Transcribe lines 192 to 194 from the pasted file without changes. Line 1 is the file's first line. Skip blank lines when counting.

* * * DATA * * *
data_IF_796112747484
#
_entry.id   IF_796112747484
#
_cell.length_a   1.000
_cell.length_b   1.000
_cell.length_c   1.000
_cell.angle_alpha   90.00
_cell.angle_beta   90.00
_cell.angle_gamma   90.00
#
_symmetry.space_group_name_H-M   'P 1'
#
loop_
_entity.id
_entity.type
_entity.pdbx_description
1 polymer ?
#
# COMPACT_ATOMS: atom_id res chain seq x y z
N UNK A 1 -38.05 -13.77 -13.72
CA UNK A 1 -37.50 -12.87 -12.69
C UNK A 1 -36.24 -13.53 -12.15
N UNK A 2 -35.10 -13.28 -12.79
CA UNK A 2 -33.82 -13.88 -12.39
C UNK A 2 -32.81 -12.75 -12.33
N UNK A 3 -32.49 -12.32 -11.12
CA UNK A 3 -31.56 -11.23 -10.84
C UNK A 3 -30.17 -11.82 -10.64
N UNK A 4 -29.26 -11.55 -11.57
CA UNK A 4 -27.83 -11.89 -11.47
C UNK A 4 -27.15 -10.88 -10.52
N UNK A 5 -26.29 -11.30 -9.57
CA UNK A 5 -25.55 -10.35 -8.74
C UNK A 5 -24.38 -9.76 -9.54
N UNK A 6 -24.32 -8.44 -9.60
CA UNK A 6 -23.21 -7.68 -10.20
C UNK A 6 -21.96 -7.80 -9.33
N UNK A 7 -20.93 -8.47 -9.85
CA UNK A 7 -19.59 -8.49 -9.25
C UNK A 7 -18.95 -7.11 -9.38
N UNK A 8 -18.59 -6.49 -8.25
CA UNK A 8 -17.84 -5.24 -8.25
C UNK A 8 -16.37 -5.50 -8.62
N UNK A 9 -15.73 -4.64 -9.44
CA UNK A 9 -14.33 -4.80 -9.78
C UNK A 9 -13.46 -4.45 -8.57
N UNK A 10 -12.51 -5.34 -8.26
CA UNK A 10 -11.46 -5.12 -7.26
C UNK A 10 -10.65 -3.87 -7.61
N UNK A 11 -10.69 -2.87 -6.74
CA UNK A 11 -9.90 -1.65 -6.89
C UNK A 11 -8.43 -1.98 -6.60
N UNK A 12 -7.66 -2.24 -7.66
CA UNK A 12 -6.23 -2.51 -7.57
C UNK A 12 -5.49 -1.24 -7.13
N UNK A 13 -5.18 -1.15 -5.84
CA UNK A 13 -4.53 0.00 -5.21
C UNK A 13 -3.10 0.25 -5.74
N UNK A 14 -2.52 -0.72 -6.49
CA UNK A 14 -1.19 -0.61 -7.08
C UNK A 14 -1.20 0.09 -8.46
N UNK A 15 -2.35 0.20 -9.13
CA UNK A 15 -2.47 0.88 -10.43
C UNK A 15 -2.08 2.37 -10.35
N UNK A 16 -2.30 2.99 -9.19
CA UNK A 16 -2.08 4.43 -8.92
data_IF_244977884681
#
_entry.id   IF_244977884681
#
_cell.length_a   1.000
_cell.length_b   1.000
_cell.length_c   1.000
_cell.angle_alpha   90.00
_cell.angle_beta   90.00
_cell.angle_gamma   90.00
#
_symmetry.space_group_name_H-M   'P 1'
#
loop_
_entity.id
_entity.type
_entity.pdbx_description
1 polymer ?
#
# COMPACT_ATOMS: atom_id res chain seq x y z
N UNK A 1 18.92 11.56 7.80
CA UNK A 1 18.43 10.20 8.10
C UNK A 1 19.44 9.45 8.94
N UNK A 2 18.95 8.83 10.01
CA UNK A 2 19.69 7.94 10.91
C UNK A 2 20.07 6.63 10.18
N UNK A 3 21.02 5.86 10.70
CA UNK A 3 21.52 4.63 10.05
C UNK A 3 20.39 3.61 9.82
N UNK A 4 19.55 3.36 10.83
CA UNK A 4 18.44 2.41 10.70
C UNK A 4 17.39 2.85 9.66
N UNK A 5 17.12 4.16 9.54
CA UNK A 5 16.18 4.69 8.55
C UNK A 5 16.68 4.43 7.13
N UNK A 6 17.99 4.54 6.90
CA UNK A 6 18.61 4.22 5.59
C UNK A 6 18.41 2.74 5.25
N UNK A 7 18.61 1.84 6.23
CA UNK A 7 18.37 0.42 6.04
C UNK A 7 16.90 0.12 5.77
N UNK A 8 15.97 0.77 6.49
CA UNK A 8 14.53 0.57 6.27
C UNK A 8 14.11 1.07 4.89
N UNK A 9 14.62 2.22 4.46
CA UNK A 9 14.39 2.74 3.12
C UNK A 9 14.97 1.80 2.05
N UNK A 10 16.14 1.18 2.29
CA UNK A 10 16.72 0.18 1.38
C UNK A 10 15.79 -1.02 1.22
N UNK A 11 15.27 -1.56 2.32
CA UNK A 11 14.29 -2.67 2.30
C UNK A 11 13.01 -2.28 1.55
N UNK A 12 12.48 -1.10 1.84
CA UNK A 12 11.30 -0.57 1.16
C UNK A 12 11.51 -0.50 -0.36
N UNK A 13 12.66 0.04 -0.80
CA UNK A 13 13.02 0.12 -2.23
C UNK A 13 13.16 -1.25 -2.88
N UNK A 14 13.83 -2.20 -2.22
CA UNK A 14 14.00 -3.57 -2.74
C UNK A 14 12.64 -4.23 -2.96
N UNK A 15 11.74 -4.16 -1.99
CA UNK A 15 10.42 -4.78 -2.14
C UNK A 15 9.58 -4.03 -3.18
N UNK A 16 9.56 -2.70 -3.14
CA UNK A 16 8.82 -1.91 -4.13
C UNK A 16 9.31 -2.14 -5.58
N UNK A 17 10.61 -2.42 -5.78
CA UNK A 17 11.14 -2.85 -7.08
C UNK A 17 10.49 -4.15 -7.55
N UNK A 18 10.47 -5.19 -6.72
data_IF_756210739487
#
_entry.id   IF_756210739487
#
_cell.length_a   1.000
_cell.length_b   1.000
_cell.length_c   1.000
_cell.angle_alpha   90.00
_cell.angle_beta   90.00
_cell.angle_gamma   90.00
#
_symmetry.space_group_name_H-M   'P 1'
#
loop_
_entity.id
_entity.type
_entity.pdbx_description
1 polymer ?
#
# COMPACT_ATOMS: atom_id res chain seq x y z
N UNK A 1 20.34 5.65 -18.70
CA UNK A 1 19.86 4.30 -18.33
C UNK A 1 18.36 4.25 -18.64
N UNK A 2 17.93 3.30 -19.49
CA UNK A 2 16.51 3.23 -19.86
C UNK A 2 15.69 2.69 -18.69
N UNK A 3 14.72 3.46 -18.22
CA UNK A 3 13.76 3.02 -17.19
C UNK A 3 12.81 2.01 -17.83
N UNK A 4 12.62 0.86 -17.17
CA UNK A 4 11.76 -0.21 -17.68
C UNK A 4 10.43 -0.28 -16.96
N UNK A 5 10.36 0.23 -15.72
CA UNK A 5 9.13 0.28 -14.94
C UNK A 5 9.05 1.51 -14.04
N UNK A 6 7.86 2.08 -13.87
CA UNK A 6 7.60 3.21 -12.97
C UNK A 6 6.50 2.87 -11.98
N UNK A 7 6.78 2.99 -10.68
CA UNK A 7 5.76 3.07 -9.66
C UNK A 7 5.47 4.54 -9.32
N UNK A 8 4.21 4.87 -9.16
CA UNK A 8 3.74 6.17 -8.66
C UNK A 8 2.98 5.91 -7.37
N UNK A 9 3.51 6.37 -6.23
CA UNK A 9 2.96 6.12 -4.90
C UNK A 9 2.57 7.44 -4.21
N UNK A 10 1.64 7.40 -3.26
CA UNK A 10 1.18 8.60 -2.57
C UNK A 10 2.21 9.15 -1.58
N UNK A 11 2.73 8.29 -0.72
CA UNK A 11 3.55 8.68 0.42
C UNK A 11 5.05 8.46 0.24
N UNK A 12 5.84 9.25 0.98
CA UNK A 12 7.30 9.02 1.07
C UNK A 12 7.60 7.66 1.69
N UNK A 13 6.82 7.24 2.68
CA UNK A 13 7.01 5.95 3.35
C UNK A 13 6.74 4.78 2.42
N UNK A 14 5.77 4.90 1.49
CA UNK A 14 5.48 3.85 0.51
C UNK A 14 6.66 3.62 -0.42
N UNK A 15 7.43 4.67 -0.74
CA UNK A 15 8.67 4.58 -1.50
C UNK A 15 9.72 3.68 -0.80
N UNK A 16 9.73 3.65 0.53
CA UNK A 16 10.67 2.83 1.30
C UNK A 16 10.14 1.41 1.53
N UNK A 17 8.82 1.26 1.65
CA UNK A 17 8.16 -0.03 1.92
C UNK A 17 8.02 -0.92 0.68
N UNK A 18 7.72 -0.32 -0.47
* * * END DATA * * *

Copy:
C UNK A 11 5.05 8.46 0.24
N UNK A 12 5.84 9.25 0.98
CA UNK A 12 7.30 9.02 1.07